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Jimenez v. Commissioner of Social Security Administration

United States District Court, D. Arizona

May 3, 2019

Horacio Jimenez, Plaintiff,
Commissioner of Social Security Administration, Defendant.



         Pending before the Court is Plaintiff's appeal of Defendant's denial of his request for social security disability benefits. Plaintiff makes two primary claims of error on appeal: 1) the ALJ erred in not giving greater weight to Plaintiff's treating physician, Dr. Elk; and 2) the ALJ did not give specific, clear, and convincing reasons supported by substantial evidence to not credit Plaintiff's subjective symptom testimony. (Doc. 13 at 1-3). The appeal is fully briefed. (Docs. 13, 14, and 15).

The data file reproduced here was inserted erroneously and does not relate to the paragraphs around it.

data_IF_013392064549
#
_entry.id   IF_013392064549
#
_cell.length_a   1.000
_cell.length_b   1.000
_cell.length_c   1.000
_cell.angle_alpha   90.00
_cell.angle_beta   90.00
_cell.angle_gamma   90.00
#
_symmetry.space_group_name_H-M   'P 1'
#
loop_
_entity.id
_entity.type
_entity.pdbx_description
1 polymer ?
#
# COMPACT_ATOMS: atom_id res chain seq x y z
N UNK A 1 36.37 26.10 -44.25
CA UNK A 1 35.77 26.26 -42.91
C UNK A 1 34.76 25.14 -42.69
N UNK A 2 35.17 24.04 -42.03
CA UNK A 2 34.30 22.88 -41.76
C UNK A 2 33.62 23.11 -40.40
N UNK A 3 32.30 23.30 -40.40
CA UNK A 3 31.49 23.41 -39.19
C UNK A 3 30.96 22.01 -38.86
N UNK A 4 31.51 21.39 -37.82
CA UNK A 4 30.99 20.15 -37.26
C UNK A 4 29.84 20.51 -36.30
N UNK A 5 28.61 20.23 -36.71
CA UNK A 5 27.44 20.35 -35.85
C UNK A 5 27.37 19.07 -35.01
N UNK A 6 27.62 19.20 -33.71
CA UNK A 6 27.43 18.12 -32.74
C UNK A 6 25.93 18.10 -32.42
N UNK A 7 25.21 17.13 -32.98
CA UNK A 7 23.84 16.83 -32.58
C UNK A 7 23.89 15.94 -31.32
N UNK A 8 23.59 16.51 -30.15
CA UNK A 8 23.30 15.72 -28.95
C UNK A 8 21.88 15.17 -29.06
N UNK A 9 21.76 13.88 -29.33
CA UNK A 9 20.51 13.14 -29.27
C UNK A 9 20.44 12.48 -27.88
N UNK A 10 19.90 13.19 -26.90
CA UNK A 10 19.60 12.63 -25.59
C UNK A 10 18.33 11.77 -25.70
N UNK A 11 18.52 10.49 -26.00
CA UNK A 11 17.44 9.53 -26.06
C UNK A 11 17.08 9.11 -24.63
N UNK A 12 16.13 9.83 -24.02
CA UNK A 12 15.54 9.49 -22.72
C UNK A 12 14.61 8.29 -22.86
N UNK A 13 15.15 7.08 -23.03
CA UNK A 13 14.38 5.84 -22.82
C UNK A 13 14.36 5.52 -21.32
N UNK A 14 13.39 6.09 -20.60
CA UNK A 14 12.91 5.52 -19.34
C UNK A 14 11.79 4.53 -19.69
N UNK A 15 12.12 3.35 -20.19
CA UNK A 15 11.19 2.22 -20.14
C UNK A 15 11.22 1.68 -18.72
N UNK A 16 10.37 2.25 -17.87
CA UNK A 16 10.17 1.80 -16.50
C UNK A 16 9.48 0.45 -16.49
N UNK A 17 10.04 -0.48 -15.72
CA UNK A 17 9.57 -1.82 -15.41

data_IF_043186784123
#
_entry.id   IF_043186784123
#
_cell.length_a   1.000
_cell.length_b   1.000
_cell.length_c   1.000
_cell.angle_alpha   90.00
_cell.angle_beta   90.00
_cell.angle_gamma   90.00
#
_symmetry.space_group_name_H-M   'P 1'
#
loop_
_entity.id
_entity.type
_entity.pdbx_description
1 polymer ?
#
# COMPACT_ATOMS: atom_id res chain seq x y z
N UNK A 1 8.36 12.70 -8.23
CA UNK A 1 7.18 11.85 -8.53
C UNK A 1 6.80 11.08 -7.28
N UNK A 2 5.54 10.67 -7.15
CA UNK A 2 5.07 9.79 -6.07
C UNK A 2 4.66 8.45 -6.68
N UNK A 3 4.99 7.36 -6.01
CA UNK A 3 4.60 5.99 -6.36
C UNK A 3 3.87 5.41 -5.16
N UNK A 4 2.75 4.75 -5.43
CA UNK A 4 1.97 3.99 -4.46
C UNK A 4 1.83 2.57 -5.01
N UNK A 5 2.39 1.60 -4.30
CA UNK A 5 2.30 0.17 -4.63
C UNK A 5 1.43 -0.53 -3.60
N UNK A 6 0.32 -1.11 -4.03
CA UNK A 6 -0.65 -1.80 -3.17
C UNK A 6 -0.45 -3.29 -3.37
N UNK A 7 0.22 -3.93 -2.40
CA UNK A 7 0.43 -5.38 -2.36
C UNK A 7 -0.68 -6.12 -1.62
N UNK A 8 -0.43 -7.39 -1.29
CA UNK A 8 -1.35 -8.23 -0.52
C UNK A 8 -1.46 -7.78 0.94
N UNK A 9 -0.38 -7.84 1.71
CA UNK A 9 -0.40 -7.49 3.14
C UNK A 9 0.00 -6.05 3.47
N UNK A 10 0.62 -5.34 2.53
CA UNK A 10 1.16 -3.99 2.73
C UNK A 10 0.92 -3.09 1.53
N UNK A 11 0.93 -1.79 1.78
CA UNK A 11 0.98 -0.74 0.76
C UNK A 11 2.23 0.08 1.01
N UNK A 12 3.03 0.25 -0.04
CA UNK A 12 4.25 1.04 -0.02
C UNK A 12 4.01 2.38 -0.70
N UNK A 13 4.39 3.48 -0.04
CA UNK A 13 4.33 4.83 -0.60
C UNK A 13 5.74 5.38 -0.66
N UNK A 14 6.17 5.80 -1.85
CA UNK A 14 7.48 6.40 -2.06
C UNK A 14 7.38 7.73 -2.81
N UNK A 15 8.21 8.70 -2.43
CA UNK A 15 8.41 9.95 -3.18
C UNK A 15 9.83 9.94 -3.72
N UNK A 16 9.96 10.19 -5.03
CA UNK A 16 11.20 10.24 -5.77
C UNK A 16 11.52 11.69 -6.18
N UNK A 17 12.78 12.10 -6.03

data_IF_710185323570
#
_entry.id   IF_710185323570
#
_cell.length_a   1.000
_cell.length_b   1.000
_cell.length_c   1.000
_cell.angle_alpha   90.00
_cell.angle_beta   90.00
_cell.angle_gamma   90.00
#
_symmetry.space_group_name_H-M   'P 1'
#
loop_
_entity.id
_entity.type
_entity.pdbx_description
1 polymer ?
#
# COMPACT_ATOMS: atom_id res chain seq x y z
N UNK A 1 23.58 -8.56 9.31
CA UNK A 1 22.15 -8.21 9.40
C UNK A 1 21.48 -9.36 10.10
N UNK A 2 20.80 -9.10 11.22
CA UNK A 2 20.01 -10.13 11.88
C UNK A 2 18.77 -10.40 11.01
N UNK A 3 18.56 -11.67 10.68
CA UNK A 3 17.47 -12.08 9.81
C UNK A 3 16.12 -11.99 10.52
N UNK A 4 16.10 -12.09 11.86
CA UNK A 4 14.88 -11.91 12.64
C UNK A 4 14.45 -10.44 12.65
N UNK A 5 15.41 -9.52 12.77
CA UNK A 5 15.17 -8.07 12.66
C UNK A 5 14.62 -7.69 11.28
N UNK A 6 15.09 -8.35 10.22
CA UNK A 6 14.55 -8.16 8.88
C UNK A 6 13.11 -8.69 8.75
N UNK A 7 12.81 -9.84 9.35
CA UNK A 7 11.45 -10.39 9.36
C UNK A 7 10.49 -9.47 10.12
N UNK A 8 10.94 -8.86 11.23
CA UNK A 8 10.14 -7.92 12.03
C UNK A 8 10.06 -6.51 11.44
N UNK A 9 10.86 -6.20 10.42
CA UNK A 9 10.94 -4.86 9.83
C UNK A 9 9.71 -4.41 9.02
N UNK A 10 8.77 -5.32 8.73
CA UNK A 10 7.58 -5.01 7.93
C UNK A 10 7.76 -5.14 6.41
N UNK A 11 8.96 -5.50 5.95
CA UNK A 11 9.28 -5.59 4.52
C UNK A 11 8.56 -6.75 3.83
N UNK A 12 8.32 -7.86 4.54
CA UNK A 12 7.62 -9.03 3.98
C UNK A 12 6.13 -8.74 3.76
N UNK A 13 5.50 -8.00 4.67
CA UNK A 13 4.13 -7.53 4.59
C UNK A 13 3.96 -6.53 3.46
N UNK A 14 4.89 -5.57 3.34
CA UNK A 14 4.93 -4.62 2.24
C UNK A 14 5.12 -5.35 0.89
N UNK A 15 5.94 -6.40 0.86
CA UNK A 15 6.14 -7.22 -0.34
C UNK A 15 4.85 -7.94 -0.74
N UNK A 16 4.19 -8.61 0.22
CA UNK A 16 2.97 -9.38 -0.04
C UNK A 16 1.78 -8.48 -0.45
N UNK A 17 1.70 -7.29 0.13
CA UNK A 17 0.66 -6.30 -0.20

I. Review of Decision of ALJ

          The decision of Administrative Law Judge (“ALJ”) to deny benefits will be overturned “only if it is not supported by substantial evidence or is based on legal error.” Magallanes v. Bowen, 881 F.2d 747, 750 (9th Cir. 1989) (quotation omitted). “Substantial evidence” means more than a mere scintilla, but less than a preponderance. Reddick v. Chater, 157 F.3d 715, 720 (9th Cir. 1998).